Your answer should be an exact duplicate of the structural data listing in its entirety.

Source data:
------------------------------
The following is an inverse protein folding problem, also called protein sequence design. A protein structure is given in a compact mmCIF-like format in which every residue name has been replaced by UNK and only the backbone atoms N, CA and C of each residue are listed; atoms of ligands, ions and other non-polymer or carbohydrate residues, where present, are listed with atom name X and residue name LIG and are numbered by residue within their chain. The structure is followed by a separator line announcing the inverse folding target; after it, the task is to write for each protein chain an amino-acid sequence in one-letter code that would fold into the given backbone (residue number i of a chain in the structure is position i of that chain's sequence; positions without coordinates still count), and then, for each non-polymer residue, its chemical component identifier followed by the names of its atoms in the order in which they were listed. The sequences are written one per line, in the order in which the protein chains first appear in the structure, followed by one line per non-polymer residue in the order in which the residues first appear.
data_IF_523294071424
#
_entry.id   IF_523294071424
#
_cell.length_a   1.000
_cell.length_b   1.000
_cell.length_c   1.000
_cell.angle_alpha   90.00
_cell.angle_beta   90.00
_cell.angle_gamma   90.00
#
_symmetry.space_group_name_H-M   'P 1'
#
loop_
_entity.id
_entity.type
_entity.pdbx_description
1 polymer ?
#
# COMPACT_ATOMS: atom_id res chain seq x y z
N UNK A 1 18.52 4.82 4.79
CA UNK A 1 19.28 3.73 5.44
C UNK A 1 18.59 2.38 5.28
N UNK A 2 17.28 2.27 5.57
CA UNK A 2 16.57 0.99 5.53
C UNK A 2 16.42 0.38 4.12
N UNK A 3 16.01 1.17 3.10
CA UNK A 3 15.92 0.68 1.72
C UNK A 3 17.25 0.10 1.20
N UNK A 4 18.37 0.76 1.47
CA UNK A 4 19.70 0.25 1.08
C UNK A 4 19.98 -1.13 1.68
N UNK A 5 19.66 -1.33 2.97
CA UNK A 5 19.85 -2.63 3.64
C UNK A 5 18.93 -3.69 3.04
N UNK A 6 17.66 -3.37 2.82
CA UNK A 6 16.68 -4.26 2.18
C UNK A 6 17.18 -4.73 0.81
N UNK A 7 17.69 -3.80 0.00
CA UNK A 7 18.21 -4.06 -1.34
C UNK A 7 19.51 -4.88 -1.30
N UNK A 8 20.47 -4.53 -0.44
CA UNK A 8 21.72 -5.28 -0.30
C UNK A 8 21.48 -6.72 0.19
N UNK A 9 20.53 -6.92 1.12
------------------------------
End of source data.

The following is an inverse protein folding problem, also called protein sequence design. A protein structure is given in a compact mmCIF-like format in which every residue name has been replaced by UNK and only the backbone atoms N, CA and C of each residue are listed; atoms of ligands, ions and other non-polymer or carbohydrate residues, where present, are listed with atom name X and residue name LIG and are numbered by residue within their chain. The structure is followed by a separator line announcing the inverse folding target; after it, the task is to write for each protein chain an amino-acid sequence in one-letter code that would fold into the given backbone (residue number i of a chain in the structure is position i of that chain's sequence; positions without coordinates still count), and then, for each non-polymer residue, its chemical component identifier followed by the names of its atoms in the order in which they were listed. The sequences are written one per line, in the order in which the protein chains first appear in the structure, followed by one line per non-polymer residue in the order in which the residues first appear.
data_IF_523294071424
#
_entry.id   IF_523294071424
#
_cell.length_a   1.000
_cell.length_b   1.000
_cell.length_c   1.000
_cell.angle_alpha   90.00
_cell.angle_beta   90.00
_cell.angle_gamma   90.00
#
_symmetry.space_group_name_H-M   'P 1'
#
loop_
_entity.id
_entity.type
_entity.pdbx_description
1 polymer ?
#
# COMPACT_ATOMS: atom_id res chain seq x y z
N UNK A 1 18.52 4.82 4.79
CA UNK A 1 19.28 3.73 5.44
C UNK A 1 18.59 2.38 5.28
N UNK A 2 17.28 2.27 5.57
CA UNK A 2 16.57 0.99 5.53
C UNK A 2 16.42 0.38 4.12
N UNK A 3 16.01 1.17 3.10
CA UNK A 3 15.92 0.68 1.72
C UNK A 3 17.25 0.10 1.20
N UNK A 4 18.37 0.76 1.47
CA UNK A 4 19.70 0.25 1.08
C UNK A 4 19.98 -1.13 1.68
N UNK A 5 19.66 -1.33 2.97
CA UNK A 5 19.85 -2.63 3.64
C UNK A 5 18.93 -3.69 3.04
N UNK A 6 17.66 -3.37 2.82
CA UNK A 6 16.68 -4.26 2.18
C UNK A 6 17.18 -4.73 0.81
N UNK A 7 17.69 -3.80 0.00
CA UNK A 7 18.21 -4.06 -1.34
C UNK A 7 19.51 -4.88 -1.30
N UNK A 8 20.47 -4.53 -0.44
CA UNK A 8 21.72 -5.28 -0.30
C UNK A 8 21.48 -6.72 0.19
N UNK A 9 20.53 -6.92 1.12